As if he had not already dumped enough fuel on a raging inferno, President Donald Trump has now taken up common cause with the Lost Cause: the historically inaccurate, myth-driven campaign to sanctify the Confederacy. The president was apparently not satisfied with merely showing his sympathy for white supremacists, insisting that their ranks include some “very fine people.”
You’d never know the man is in trouble by witnessing a race in Alabama for the GOP nomination to the U.S. Senate, where the leading candidates are vying to see who can most tightly tie himself to Trump’s ankle.
Trump was clearly pandering to those white Americans who were unhappy with the cultural changes of the last half-century, including the shifting demographics that are weakening their political and social influence. Trump’s election was, in large measure, a backlash against the first black president.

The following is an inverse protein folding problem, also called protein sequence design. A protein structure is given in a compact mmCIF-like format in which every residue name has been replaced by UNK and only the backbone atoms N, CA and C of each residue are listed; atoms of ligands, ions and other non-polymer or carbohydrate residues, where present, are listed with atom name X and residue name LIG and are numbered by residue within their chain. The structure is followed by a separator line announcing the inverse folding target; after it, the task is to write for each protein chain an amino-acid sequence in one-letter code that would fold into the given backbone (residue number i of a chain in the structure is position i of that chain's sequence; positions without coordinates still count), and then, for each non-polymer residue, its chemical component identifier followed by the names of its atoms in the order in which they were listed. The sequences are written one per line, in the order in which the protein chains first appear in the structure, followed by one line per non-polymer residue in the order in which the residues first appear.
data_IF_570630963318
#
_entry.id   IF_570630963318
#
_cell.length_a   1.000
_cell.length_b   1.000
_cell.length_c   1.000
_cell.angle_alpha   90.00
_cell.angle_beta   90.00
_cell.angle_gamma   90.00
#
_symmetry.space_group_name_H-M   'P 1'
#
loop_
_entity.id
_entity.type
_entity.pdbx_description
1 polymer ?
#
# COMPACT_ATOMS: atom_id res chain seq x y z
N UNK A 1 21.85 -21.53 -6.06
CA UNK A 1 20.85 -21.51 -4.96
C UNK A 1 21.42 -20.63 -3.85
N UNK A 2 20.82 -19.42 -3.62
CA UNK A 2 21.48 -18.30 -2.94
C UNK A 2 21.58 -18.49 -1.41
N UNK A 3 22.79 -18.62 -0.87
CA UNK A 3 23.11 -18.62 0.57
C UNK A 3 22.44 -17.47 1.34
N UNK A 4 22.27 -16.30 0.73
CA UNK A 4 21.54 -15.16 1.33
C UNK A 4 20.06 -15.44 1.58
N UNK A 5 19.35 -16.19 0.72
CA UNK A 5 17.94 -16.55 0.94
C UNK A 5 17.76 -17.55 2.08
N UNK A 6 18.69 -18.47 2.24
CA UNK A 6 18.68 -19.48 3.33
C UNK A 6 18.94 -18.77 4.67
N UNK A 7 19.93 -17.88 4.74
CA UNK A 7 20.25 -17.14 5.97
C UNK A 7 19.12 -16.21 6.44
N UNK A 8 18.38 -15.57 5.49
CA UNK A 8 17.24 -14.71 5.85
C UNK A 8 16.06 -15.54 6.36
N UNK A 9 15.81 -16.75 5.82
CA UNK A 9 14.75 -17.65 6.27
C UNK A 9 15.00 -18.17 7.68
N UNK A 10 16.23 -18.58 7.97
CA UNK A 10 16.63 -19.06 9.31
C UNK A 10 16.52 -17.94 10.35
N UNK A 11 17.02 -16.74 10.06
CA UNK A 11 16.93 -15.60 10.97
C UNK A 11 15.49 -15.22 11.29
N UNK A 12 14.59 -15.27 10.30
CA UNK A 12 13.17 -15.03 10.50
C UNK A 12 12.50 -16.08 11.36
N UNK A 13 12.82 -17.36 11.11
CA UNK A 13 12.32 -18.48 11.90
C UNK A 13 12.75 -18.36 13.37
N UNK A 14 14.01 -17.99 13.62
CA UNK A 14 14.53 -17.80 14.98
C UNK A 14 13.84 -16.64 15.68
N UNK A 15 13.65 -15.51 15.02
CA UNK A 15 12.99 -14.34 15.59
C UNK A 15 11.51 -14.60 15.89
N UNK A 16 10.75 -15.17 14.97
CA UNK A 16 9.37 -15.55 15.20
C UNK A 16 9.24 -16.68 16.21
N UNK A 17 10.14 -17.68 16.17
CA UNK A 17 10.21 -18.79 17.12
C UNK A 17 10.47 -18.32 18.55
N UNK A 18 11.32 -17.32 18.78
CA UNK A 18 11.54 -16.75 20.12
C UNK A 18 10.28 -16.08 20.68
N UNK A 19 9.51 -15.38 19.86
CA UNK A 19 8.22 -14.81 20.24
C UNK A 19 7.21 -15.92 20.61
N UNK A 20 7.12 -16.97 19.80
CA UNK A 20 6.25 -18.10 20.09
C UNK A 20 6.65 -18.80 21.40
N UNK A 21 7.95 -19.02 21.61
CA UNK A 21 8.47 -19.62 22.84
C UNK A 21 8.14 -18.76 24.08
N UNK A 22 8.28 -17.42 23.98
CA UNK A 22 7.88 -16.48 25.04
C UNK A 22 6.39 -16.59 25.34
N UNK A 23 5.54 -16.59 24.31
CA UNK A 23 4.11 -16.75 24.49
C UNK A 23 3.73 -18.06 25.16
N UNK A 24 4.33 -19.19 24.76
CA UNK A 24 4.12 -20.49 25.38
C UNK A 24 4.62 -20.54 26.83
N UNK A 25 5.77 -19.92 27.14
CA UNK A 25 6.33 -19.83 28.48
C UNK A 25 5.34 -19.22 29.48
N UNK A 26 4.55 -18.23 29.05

Even if Sessions knew what sort of president Trump would be, though, he probably would have still endorsed him, just as so many other Republicans did later on. Conventional Republicans — the establishment, if you will — have an agenda, and they need a Republican president in order to carry it out.